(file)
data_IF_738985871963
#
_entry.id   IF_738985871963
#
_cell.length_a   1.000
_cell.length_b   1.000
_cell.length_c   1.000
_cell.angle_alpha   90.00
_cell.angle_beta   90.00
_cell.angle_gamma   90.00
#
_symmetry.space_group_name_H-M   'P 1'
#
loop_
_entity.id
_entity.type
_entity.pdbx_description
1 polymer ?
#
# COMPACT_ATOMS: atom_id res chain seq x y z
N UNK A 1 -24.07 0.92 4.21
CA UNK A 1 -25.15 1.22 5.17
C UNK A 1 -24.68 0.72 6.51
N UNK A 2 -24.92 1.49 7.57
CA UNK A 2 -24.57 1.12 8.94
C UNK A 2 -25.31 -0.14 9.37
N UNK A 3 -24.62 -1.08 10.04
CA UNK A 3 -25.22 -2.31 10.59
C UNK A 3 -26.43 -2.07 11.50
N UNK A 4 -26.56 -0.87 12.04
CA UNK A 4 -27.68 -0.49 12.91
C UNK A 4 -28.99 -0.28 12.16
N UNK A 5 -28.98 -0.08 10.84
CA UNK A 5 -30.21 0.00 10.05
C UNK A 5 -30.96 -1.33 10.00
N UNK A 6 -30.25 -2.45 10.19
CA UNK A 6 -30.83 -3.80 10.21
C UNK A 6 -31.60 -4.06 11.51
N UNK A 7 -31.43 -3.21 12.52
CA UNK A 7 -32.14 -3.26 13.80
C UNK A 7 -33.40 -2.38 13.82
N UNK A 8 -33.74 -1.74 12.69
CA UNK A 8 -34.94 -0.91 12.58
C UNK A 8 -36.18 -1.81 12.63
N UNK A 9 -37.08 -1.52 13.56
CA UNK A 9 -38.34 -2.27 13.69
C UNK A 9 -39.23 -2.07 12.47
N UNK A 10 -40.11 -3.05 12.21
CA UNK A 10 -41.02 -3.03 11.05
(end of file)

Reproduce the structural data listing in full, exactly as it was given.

data_IF_738985871963
#
_entry.id   IF_738985871963
#
_cell.length_a   1.000
_cell.length_b   1.000
_cell.length_c   1.000
_cell.angle_alpha   90.00
_cell.angle_beta   90.00
_cell.angle_gamma   90.00
#
_symmetry.space_group_name_H-M   'P 1'
#
loop_
_entity.id
_entity.type
_entity.pdbx_description
1 polymer ?
#
# COMPACT_ATOMS: atom_id res chain seq x y z
N UNK A 1 -24.07 0.92 4.21
CA UNK A 1 -25.15 1.22 5.17
C UNK A 1 -24.68 0.72 6.51
N UNK A 2 -24.92 1.49 7.57
CA UNK A 2 -24.57 1.12 8.94
C UNK A 2 -25.31 -0.14 9.37
N UNK A 3 -24.62 -1.08 10.04
CA UNK A 3 -25.22 -2.31 10.59
C UNK A 3 -26.43 -2.07 11.50
N UNK A 4 -26.56 -0.87 12.04
CA UNK A 4 -27.68 -0.49 12.91
C UNK A 4 -28.99 -0.28 12.16
N UNK A 5 -28.98 -0.08 10.84
CA UNK A 5 -30.21 0.00 10.05
C UNK A 5 -30.96 -1.33 10.00
N UNK A 6 -30.25 -2.45 10.19
CA UNK A 6 -30.83 -3.80 10.21
C UNK A 6 -31.60 -4.06 11.51
N UNK A 7 -31.43 -3.21 12.52
CA UNK A 7 -32.14 -3.26 13.80
C UNK A 7 -33.40 -2.38 13.82
N UNK A 8 -33.74 -1.74 12.69
CA UNK A 8 -34.94 -0.91 12.58
C UNK A 8 -36.18 -1.81 12.63
N UNK A 9 -37.08 -1.52 13.56
CA UNK A 9 -38.34 -2.27 13.69
C UNK A 9 -39.23 -2.07 12.47
N UNK A 10 -40.11 -3.05 12.21
CA UNK A 10 -41.02 -3.03 11.05